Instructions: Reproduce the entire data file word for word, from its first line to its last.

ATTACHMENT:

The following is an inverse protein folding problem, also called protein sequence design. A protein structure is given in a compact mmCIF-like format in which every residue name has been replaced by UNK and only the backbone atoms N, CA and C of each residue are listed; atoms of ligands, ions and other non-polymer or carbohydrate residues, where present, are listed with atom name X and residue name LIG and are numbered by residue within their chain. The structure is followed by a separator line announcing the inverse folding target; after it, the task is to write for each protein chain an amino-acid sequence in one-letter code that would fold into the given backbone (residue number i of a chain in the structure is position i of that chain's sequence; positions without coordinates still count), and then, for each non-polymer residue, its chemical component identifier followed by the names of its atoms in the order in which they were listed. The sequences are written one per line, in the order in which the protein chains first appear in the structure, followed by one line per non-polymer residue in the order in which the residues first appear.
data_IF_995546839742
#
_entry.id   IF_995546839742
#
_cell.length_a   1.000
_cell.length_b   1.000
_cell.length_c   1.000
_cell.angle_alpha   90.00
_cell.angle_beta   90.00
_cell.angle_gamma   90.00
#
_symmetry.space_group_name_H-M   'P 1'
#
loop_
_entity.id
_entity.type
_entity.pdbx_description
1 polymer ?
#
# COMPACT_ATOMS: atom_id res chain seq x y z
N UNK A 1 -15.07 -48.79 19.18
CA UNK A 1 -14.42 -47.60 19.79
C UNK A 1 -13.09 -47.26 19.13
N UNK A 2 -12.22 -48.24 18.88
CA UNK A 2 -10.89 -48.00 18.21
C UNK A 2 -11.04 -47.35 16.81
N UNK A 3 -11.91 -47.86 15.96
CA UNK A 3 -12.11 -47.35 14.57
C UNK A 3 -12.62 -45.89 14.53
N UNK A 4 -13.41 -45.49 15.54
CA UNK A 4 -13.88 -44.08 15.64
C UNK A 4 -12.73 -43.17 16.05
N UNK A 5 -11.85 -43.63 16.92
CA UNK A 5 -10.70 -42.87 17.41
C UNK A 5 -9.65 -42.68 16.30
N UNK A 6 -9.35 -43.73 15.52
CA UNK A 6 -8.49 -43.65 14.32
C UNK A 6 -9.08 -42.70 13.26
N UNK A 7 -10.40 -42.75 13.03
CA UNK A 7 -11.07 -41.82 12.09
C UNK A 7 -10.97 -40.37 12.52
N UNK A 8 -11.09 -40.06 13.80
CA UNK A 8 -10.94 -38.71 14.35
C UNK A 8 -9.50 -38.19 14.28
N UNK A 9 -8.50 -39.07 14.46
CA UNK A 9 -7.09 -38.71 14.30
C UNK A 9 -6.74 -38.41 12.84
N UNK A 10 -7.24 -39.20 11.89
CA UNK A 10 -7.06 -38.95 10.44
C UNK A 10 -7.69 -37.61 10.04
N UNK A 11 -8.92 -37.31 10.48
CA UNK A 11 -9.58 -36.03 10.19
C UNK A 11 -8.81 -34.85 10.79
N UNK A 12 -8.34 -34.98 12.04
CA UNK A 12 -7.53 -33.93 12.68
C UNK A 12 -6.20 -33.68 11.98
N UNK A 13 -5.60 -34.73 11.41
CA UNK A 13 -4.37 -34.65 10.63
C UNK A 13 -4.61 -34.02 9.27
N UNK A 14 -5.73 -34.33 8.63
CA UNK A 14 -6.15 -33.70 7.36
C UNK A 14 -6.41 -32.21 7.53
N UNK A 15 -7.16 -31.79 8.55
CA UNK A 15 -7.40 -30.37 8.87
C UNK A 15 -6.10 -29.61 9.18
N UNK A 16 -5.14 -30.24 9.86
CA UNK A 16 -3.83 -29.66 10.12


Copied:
The following is an inverse protein folding problem, also called protein sequence design. A protein structure is given in a compact mmCIF-like format in which every residue name has been replaced by UNK and only the backbone atoms N, CA and C of each residue are listed; atoms of ligands, ions and other non-polymer or carbohydrate residues, where present, are listed with atom name X and residue name LIG and are numbered by residue within their chain. The structure is followed by a separator line announcing the inverse folding target; after it, the task is to write for each protein chain an amino-acid sequence in one-letter code that would fold into the given backbone (residue number i of a chain in the structure is position i of that chain's sequence; positions without coordinates still count), and then, for each non-polymer residue, its chemical component identifier followed by the names of its atoms in the order in which they were listed. The sequences are written one per line, in the order in which the protein chains first appear in the structure, followed by one line per non-polymer residue in the order in which the residues first appear.
data_IF_995546839742
#
_entry.id   IF_995546839742
#
_cell.length_a   1.000
_cell.length_b   1.000
_cell.length_c   1.000
_cell.angle_alpha   90.00
_cell.angle_beta   90.00
_cell.angle_gamma   90.00
#
_symmetry.space_group_name_H-M   'P 1'
#
loop_
_entity.id
_entity.type
_entity.pdbx_description
1 polymer ?
#
# COMPACT_ATOMS: atom_id res chain seq x y z
N UNK A 1 -15.07 -48.79 19.18
CA UNK A 1 -14.42 -47.60 19.79
C UNK A 1 -13.09 -47.26 19.13
N UNK A 2 -12.22 -48.24 18.88
CA UNK A 2 -10.89 -48.00 18.21
C UNK A 2 -11.04 -47.35 16.81
N UNK A 3 -11.91 -47.86 15.96
CA UNK A 3 -12.11 -47.35 14.57
C UNK A 3 -12.62 -45.89 14.53
N UNK A 4 -13.41 -45.49 15.54
CA UNK A 4 -13.88 -44.08 15.64
C UNK A 4 -12.73 -43.17 16.05
N UNK A 5 -11.85 -43.63 16.92
CA UNK A 5 -10.70 -42.87 17.41
C UNK A 5 -9.65 -42.68 16.30
N UNK A 6 -9.35 -43.73 15.52
CA UNK A 6 -8.49 -43.65 14.32
C UNK A 6 -9.08 -42.70 13.26
N UNK A 7 -10.40 -42.75 13.03
CA UNK A 7 -11.07 -41.82 12.09
C UNK A 7 -10.97 -40.37 12.52
N UNK A 8 -11.09 -40.06 13.80
CA UNK A 8 -10.94 -38.71 14.35
C UNK A 8 -9.50 -38.19 14.28
N UNK A 9 -8.50 -39.07 14.46
CA UNK A 9 -7.09 -38.71 14.30
C UNK A 9 -6.74 -38.41 12.84
N UNK A 10 -7.24 -39.20 11.89
CA UNK A 10 -7.06 -38.95 10.44
C UNK A 10 -7.69 -37.61 10.04
N UNK A 11 -8.92 -37.31 10.48
CA UNK A 11 -9.58 -36.03 10.19
C UNK A 11 -8.81 -34.85 10.79
N UNK A 12 -8.34 -34.98 12.04
CA UNK A 12 -7.53 -33.93 12.68
C UNK A 12 -6.20 -33.68 11.98
N UNK A 13 -5.60 -34.73 11.41
CA UNK A 13 -4.37 -34.65 10.63
C UNK A 13 -4.61 -34.02 9.27
N UNK A 14 -5.73 -34.33 8.63
CA UNK A 14 -6.15 -33.70 7.36
C UNK A 14 -6.41 -32.21 7.53
N UNK A 15 -7.16 -31.79 8.55
CA UNK A 15 -7.40 -30.37 8.87
C UNK A 15 -6.10 -29.61 9.18
N UNK A 16 -5.14 -30.24 9.86
CA UNK A 16 -3.83 -29.66 10.12